My paternal grandparents lived on the second floor of an apartment building that could be considered Binghamton’s version of a tenement; I do not mean this pejoratively, as the building served as the home for many members of my grandfather’s family, beginning with his own father who came from Avellino, Italy. It was always familiar and a place of childhood joy for me. My grandfather was born in the building and he himself never lived anywhere else until he was well into old age and moved with my grandmother to the “country.” I can still recall the steepness of the stairs leading to the second floor porch in the front of the building, as if in climbing those stairs we were ascending to our ancestors. My grandparents had nine children, so the apartment, which contained four bedrooms and one bathroom, wasn’t nearly enough space to give one a sense of privacy, but I always remember the place as quite large and roomy.
I recall many parties and family gatherings at the apartment, most of which seemed to have been joyous, if chaotic occasions. I loved being part of a very large family, even if I couldn’t fully understand the family dynamics at the time. Some of my earliest memories revolve around soda, or “soft-drinks,” as my family called them. My brother and I drank soda, but mostly with meals. Going to my grandparents meant that we could drink a soda brand called Eagle’s Beverages, produced by the Binghamton Bottling Company. The soda, or soft-drink, would come in tall, clear bottles with the label stenciled in white on the glass. These bottles always seemed to be in abundance, especially on Sundays when most of the family would stop by and the apartment would be sweltering in the summer heat.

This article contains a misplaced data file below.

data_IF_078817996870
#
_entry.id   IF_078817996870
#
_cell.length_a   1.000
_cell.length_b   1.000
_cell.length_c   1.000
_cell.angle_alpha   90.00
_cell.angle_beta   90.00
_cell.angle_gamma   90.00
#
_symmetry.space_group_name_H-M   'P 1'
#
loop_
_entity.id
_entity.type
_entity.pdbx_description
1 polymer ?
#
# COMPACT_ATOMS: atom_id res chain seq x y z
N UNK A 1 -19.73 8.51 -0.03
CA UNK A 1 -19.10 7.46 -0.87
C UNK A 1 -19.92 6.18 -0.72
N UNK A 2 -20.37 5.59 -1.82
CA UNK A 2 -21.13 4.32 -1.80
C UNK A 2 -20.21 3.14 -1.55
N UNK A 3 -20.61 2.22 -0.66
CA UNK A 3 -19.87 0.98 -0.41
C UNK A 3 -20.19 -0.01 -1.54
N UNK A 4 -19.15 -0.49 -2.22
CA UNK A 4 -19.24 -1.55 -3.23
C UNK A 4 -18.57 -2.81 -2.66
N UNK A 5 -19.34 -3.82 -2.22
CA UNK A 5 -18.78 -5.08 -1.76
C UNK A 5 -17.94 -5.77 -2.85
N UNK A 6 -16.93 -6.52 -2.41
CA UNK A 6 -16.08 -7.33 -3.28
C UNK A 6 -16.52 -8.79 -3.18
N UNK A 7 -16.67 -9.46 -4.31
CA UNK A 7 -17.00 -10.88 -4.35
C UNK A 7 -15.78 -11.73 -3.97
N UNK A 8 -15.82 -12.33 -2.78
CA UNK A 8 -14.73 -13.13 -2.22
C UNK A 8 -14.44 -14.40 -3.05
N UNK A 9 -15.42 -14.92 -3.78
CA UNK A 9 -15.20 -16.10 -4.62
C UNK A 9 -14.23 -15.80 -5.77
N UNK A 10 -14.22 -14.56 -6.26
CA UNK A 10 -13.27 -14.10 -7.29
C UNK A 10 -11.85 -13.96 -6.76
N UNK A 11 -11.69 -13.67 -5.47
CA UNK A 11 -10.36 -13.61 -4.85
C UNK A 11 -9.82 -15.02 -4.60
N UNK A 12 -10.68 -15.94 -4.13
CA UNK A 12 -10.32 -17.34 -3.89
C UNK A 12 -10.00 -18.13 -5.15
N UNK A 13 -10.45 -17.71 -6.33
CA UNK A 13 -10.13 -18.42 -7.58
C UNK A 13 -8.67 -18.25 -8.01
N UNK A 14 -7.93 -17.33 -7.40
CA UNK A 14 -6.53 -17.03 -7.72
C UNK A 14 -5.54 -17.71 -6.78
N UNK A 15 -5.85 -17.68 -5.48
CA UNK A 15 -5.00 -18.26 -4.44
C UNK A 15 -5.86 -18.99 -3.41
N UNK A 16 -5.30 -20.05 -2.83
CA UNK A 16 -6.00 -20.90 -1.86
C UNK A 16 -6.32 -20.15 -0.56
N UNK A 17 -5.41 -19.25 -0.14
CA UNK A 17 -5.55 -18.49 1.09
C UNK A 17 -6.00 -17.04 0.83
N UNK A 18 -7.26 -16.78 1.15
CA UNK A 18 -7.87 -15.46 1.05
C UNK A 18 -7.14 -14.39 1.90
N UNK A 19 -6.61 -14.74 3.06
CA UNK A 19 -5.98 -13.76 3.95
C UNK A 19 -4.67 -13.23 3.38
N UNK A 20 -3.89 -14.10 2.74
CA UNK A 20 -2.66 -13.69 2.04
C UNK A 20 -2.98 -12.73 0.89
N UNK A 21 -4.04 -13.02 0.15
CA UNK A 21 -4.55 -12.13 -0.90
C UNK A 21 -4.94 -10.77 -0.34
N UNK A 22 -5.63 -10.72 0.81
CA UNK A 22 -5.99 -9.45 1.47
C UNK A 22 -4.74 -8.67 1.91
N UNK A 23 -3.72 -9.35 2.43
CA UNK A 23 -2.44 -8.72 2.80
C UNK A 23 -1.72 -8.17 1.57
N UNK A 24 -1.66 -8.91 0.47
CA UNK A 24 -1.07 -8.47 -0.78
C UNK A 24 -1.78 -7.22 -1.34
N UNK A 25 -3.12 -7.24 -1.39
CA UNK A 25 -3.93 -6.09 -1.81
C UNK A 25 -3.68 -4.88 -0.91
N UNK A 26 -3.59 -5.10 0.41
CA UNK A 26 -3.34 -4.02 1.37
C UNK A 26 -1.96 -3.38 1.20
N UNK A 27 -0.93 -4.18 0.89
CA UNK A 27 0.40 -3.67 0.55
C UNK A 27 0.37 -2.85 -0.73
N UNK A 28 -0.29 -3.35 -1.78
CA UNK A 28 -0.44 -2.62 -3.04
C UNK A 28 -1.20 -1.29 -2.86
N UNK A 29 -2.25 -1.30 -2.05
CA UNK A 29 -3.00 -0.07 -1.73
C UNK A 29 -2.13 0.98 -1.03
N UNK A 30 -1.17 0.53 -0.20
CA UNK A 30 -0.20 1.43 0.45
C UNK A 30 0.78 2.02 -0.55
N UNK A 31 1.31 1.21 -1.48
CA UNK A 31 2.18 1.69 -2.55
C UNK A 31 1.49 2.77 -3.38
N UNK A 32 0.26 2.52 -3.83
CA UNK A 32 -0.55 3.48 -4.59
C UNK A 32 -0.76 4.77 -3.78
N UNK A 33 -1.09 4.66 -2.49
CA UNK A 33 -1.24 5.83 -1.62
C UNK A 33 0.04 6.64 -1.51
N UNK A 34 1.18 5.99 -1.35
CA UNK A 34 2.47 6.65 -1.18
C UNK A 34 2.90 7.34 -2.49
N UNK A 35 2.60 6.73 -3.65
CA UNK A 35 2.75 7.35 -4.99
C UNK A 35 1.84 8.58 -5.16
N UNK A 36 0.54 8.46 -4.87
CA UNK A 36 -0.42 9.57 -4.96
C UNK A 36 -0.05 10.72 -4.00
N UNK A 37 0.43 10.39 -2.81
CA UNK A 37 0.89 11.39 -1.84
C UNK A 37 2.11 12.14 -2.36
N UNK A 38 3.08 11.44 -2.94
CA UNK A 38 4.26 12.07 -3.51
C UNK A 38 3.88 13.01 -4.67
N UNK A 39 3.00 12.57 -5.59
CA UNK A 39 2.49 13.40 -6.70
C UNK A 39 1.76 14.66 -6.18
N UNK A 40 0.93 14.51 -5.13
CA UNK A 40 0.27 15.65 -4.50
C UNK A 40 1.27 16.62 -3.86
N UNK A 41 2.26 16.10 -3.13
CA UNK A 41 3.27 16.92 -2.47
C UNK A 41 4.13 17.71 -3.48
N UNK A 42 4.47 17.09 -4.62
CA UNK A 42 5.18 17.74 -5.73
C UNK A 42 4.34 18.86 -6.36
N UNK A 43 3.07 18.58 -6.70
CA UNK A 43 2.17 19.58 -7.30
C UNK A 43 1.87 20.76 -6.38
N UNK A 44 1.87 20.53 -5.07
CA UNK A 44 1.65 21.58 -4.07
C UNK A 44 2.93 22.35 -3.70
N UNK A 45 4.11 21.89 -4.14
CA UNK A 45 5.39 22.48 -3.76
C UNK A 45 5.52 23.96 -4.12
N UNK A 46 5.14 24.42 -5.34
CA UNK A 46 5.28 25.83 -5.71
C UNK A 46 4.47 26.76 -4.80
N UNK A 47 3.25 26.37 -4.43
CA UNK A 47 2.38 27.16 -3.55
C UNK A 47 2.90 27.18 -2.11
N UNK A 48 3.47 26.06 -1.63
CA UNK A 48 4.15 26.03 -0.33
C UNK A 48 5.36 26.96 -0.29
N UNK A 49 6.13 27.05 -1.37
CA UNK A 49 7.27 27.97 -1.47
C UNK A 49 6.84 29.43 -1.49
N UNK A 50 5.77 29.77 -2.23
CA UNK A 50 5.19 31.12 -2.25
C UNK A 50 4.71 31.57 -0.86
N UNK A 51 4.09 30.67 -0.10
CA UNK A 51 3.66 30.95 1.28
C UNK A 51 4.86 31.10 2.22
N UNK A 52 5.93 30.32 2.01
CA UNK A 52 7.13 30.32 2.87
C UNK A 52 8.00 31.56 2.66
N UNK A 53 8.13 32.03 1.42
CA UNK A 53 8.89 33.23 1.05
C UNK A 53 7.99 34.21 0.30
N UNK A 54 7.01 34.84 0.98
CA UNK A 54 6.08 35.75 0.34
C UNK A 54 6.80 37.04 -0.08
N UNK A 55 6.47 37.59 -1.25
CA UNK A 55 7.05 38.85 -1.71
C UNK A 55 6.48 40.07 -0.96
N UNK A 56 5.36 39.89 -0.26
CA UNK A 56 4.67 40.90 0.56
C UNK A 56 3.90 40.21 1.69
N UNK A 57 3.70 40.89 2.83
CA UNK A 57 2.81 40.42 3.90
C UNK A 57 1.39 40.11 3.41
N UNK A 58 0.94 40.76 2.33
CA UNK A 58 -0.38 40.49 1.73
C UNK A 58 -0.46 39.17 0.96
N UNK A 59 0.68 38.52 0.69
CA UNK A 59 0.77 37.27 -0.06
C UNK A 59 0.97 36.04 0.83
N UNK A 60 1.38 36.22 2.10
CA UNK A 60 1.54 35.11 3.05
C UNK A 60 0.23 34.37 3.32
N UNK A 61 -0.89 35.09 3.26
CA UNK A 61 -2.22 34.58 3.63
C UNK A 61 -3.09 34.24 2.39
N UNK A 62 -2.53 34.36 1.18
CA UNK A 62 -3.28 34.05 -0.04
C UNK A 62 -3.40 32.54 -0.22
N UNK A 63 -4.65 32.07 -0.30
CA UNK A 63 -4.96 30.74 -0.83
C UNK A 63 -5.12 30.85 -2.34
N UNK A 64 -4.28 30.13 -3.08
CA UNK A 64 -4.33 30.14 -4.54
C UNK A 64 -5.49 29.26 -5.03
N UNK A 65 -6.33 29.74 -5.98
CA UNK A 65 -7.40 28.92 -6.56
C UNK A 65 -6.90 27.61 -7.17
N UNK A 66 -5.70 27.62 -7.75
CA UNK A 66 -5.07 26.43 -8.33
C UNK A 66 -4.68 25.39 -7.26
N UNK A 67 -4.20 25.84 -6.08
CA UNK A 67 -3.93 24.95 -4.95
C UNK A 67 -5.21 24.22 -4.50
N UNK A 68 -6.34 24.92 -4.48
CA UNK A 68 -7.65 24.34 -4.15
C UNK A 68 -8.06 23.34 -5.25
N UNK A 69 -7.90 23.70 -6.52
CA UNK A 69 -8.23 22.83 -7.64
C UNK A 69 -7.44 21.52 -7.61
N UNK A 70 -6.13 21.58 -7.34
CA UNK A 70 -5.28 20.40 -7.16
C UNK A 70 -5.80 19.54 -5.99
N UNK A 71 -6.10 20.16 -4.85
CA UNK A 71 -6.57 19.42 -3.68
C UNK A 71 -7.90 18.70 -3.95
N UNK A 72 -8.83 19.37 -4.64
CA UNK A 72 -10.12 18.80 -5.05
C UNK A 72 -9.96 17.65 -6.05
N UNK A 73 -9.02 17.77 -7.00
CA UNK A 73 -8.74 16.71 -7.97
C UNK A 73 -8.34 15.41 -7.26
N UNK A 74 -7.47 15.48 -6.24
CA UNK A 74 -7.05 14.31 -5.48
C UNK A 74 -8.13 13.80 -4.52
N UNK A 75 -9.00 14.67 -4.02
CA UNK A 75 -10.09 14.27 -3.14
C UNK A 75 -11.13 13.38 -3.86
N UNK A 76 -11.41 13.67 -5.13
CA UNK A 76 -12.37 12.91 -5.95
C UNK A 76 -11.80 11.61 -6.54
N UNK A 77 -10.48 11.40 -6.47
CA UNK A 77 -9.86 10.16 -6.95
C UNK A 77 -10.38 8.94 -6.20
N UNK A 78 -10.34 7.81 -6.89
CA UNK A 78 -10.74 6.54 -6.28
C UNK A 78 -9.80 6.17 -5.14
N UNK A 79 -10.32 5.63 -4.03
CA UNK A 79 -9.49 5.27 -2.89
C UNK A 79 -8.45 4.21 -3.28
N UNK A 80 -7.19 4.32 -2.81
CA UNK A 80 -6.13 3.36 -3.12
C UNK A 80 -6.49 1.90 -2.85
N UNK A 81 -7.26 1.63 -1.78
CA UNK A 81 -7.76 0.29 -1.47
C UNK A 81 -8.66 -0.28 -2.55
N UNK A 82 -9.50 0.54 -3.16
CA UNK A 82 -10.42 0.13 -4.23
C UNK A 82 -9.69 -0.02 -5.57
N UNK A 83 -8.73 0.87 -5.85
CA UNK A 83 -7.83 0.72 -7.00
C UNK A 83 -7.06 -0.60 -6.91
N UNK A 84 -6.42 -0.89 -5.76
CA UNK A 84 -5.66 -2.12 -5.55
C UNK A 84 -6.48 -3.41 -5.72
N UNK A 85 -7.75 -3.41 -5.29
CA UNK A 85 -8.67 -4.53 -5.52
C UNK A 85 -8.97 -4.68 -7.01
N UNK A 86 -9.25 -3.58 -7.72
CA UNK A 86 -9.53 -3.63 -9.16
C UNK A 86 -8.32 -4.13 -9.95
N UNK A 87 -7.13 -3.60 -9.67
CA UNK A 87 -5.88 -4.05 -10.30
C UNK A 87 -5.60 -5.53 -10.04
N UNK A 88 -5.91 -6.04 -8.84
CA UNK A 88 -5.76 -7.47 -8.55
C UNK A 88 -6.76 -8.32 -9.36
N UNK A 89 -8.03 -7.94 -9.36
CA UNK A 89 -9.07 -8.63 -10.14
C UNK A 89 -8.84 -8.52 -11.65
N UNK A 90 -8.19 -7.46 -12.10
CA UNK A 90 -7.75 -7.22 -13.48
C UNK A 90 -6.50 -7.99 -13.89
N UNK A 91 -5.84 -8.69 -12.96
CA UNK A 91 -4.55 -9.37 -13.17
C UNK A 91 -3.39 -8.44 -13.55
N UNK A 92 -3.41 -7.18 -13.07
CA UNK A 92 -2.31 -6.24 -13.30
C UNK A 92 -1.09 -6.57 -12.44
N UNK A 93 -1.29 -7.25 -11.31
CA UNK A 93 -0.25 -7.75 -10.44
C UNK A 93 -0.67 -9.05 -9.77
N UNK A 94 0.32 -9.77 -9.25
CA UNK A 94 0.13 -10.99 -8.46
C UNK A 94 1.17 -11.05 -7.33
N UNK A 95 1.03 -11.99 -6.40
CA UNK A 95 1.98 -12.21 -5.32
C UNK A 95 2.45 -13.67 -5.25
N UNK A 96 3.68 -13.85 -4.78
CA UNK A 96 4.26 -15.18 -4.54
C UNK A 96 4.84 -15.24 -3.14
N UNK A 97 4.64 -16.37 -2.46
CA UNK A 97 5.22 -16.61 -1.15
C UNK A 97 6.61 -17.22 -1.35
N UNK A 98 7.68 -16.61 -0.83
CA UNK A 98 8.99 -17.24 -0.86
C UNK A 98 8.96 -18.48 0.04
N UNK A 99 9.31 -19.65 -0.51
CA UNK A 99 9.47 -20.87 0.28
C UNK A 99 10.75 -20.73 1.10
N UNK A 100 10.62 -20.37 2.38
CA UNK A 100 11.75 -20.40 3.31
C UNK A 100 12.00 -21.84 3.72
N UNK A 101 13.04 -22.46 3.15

The kitchen was in the back of the apartment, and its back door opened onto a porch, with a set of stairs leading up to the third floor and another down to the ground floor. I remember the back porch as being a long and narrow passage, and dark, even in summer, but with light enough from the window or opening in the wall (here memory fails me) to see onto the backyards of the neighbors. The back porch always seemed to be the place where the Eagle’s soda bottles were stored. The bottles came in a large wooden crate, and there were always several flavors: cola, ginger ale, cream soda, root beer, orange, and lemon-lime, among others. My mouth salivates at the memory of the soft-drinks, even as I write this. I remember wanting to taste them all, but my parents would only let us choose one flavor. If I remember correctly, the ginger ale was my favorite.
My own children do not drink soda, because they say it “bubbles their tongues,” not liking the way the carbonation feels in their mouths. I am mostly happy that they don’t, but a part of me thinks that they are missing out on one of life’s greatest inventions. Now that I am an adult I rarely drink soda, opting for “harder” drinks or water. Still, I often find myself thinking about Eagle’s, especially when I’m eating pasta or pizza, and those thoughts have a powerful nostalgic hold on me. In my memories the soft-drink bottles are still standing at attention in those wooden crates, with dividers for each bottle; there is always a bit of sun shining down, reflecting off the bottles that were such a meaningful, but at the time neglected, part of my life.
What I wouldn’t give to have just another taste.
Bibliophile: (noun) A person who collects or has a great love of books
For several years now I’ve purchased more books that I can afford or store. Much more traumatic is the fact that I buy more books that I will ever be able to read in one lifetime, which is ironic, since reading allows the reader to live many lives over the course of one lifetime. Bibliophilia is the sickness that comes with the obsessive need to be surrounded by books. This, as all bibliophiles will inform you, is much different from hoarding. Books lend a certain prestige to the collector whereas hoarding is the inability to part with anything. For the serious bibliophile there is no situation too outlandish to stop one from obtaining a certain book. I, myself, have occasionally stooped to larceny to liberate a particular volume from a particular place.